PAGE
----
The first noble to exercise domination over the papacy in Rome is Prince Theophylact of the Theophylactii. He has served Louis III as judex in Italy, and is now elected Consul by Rome's nobility. He is also a senator and magister militum, and count of Tusculum (modern Tuscany).


The rule of Germany falls to non-Frankish emperors when the weak Charles is deposed by the Germans at the Diet of Tribur (November 887). The Frankish empire is officially divided between East and West. The western section becomes France, the eastern section Germany, with the title of Roman Emperor also being held by Germans. Charles the Fat takes refuge in the monastery of Reichenau in Alemannia (Swabia) where he dies the following year.

887 - 899

Arnulf of Carinthia

Son of Carloman. Duke of Carinthia. Roman Emperor (896-899).


Berengar defeats his chief rival in Italy, Guy of Spoleto, as the two vie for control of the eastern half of the former Frankish Empire. Arnulf immediately forces Berengar to accept vassal status under him, but it seems that Berengar holds the Germanic imperial title.


Berengar of Friuli agrees on the formal division of Italy with Lambert, but following a defeat in battle, Berengar emerges as sole ruler of Italy. However, he is still a vassal of Arnulf, who is now also Germanic Roman Emperor. Arnulf triggers a period of confusion in the western fringes of his imperial territory when he hands Lotharingia to his illegitimate son.

899 - 911

Louis IV the Child

IV of Germany.


Count Gebhard of the Wetterau in the lands of the Hessi is confirmed as duke of Lotharingia by Louis the Child, king of Germany.

911 - 915

East Francia passes to Conrad the Younger as the first elected native king of Germany, ruling what had formerly been the eastern section of the Carolingian empire. Conrad is the duke of Franconia and also the count of Oberlahngau in the lands of the Hessi. A large-scale political reorganisation of south-western Germany now creates the stem duchy of Swabia.

911 - 918

Conrad I the Younger

Duke of Franconia (906-911).


In September 915, Count Palatine Erchanger is confirmed as the first duke of Swabia by the nobility. After being defeated at the Battle of Wahlwies, the proclamation is not supported by King Conrad I of Germany, despite him being Erchanger's brother-in-law. Erchanger's rise and fall is swift, perhaps unsurprisingly.

Location of the battle of Wahlwies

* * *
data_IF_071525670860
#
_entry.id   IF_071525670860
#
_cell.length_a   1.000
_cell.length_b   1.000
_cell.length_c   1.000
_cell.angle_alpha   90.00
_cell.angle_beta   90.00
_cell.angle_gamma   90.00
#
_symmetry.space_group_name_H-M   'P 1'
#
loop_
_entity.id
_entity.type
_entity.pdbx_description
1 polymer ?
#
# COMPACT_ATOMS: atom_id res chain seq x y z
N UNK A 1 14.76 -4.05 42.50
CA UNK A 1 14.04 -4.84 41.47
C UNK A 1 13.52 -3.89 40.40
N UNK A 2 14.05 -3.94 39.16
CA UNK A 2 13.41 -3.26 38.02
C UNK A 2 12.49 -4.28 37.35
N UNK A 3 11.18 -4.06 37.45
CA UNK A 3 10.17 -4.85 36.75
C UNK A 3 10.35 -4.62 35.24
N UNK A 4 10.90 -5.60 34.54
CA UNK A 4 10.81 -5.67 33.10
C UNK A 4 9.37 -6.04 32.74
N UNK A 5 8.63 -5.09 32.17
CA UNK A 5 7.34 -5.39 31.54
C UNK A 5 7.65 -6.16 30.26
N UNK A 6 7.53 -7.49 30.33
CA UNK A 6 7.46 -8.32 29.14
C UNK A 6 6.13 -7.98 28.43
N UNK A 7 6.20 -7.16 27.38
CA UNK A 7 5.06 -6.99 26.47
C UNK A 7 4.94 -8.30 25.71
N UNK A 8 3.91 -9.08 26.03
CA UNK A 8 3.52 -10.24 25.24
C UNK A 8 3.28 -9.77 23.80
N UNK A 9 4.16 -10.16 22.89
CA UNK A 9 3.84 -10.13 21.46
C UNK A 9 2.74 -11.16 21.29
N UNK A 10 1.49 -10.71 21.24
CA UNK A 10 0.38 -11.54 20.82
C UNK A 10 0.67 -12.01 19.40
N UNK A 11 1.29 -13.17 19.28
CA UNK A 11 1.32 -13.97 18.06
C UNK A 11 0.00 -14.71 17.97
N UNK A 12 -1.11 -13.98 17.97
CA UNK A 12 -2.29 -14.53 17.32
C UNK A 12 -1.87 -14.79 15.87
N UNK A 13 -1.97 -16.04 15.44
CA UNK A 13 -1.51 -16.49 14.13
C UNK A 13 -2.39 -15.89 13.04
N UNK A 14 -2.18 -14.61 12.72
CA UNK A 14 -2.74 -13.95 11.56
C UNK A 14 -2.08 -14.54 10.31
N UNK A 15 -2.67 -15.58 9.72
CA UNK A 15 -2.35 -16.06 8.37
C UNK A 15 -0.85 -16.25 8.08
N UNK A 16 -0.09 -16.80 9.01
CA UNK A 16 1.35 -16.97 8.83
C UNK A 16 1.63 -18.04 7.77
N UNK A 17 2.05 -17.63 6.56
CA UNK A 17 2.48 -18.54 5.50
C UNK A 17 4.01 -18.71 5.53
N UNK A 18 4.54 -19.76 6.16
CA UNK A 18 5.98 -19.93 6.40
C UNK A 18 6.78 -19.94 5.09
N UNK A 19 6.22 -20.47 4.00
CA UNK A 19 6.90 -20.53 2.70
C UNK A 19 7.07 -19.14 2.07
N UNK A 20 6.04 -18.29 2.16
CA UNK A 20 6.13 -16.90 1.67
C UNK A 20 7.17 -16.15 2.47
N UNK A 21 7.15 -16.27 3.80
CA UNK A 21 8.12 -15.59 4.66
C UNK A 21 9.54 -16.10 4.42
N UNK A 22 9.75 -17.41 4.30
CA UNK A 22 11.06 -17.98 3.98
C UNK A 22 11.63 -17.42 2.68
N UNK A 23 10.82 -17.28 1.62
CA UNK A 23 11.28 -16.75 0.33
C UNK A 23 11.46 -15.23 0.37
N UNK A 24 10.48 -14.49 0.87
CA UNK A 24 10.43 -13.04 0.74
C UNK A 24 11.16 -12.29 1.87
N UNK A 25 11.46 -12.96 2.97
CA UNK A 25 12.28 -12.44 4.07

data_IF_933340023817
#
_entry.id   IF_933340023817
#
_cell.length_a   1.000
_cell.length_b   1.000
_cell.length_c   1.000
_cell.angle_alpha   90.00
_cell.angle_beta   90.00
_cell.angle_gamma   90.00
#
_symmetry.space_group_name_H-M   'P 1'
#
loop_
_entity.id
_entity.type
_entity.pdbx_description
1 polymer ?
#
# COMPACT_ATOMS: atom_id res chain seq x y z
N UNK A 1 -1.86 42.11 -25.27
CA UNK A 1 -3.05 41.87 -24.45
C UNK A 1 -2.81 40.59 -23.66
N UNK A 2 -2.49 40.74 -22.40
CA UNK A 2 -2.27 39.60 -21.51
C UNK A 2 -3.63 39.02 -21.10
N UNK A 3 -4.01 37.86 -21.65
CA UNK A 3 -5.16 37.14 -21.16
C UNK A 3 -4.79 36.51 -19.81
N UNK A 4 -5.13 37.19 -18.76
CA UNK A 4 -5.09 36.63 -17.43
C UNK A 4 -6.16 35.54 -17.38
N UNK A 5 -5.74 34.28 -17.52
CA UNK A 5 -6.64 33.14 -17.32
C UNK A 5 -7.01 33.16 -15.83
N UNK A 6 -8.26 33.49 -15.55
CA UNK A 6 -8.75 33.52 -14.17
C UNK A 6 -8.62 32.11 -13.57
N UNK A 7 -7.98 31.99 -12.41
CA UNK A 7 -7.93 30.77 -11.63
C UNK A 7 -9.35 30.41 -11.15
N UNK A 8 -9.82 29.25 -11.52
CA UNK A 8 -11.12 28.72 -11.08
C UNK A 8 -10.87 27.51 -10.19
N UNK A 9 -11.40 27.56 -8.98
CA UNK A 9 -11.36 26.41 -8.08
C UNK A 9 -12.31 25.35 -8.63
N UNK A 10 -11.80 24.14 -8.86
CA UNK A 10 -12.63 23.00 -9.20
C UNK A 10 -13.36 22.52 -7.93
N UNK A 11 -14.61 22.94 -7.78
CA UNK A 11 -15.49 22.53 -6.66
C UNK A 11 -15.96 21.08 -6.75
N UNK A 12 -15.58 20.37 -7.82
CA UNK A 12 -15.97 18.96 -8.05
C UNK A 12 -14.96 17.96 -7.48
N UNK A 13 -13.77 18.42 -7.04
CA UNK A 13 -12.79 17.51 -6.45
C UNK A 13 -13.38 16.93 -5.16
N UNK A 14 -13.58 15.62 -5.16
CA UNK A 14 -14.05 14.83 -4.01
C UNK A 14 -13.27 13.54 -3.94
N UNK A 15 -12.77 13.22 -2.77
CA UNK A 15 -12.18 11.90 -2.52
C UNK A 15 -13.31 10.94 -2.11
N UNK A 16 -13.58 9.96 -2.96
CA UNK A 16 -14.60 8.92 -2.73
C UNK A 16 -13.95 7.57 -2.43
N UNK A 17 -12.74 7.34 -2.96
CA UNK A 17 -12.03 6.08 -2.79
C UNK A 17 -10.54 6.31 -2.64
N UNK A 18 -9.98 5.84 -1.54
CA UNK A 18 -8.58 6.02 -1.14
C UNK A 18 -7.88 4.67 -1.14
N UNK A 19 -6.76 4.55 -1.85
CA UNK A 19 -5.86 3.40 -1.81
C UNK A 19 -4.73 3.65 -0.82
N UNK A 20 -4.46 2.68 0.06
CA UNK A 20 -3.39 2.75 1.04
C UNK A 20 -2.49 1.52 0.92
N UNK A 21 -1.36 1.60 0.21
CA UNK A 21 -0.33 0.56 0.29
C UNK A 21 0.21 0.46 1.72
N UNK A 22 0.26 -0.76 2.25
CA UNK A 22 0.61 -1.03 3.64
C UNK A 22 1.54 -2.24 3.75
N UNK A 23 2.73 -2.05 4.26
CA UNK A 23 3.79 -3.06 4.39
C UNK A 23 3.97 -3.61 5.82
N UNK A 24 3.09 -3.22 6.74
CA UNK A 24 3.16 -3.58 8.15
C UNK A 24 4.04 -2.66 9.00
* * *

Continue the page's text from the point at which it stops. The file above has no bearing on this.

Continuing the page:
The Battle of Wahlwies took place in the Hegau, an extinct volcanic region in southern Swabia (and modern Germany), with Wahlwies itself being a small satellite village of the town of Stockach, now in the modern district of Konstanz, southern Baden-Württemberg (Photo by External Link: sued7.de)

919 - 936

Henry I the Fowler

Duke of Saxony (912-936).

936 - 944

Upon the death of his ally, Henry the Fowler, Gilbert of Maasgau, duke of Lorraine, rebels against his successor, Otto I. Instead he swears allegiance to Louis IV d'Outremer of the West Franks. Gilbert rules Lorraine almost as an independent state for the next three years.

936 - 961

Otto I the Great

Duke of Saxony (936-973).

939 - 949

The rebellious dukes Gilbert II of Maasgau, duke of Lorraine, and Eberhard of Franconia loot the counties of Udo IV of the Wetterau (or Odo) and his nephew Conrad of Niederlahngau, both Hesse lands. Their force is so large that Udo and Conrad are unable to resist them. But then the rebel dukes re-cross the Rhine at Andernach on 2 October in order to return to Lorraine and Udo and Conrad take the opportunity that has been presented to them.

The Battle of Andernach takes place with Gilbert and Eberhard still on the east bank of the Rhine and the bulk of their forces already across. Udo and Conrad attack and defeat them, killing Eberhard while Gilbert drowns when trying to escape. Their deaths allow Otto I, king of Germany, to restore order and show his favour to Udo. He succeeds Conrad as count of Niederlahngau in 949.


Feeling that his position is threatened by the marriage of his father, Otto I, to Adelaide, heiress of Italy, Ludolph of Swabia joins forces with his brother-in-law, Conrad the Red, duke of Lorraine, in revolt. Ludolph is supported by the Swabians, but Conrad fails to gain the same support from his own subjects. Otto and Henry I of Bavaria defeat the rebellion.

Map of Germany AD 962
Germany in AD 962 may have had its new emperor to govern the territories shown within the dark black line, but it was still a patchwork of competing interests and power bases, most notably in the five great stem duchies, many of which were attempting to expand their own territories outside the empire, creating the various march or border regions to the east and south (click on map to view full sized)


The Germanic emperors are overthrown by the Saxon king of Germany, Otto I. The two titles are effectively merged into one and the beginnings of the Holy Roman empire are born. In later years, the title 'King of the Germans' is viewed as the junior of the two, usually being granted to the heir to the imperial throne. Once an heir has been crowned king of the Germans, his route to becoming emperor upon the death of his father is usually unobstructed - at least in theory.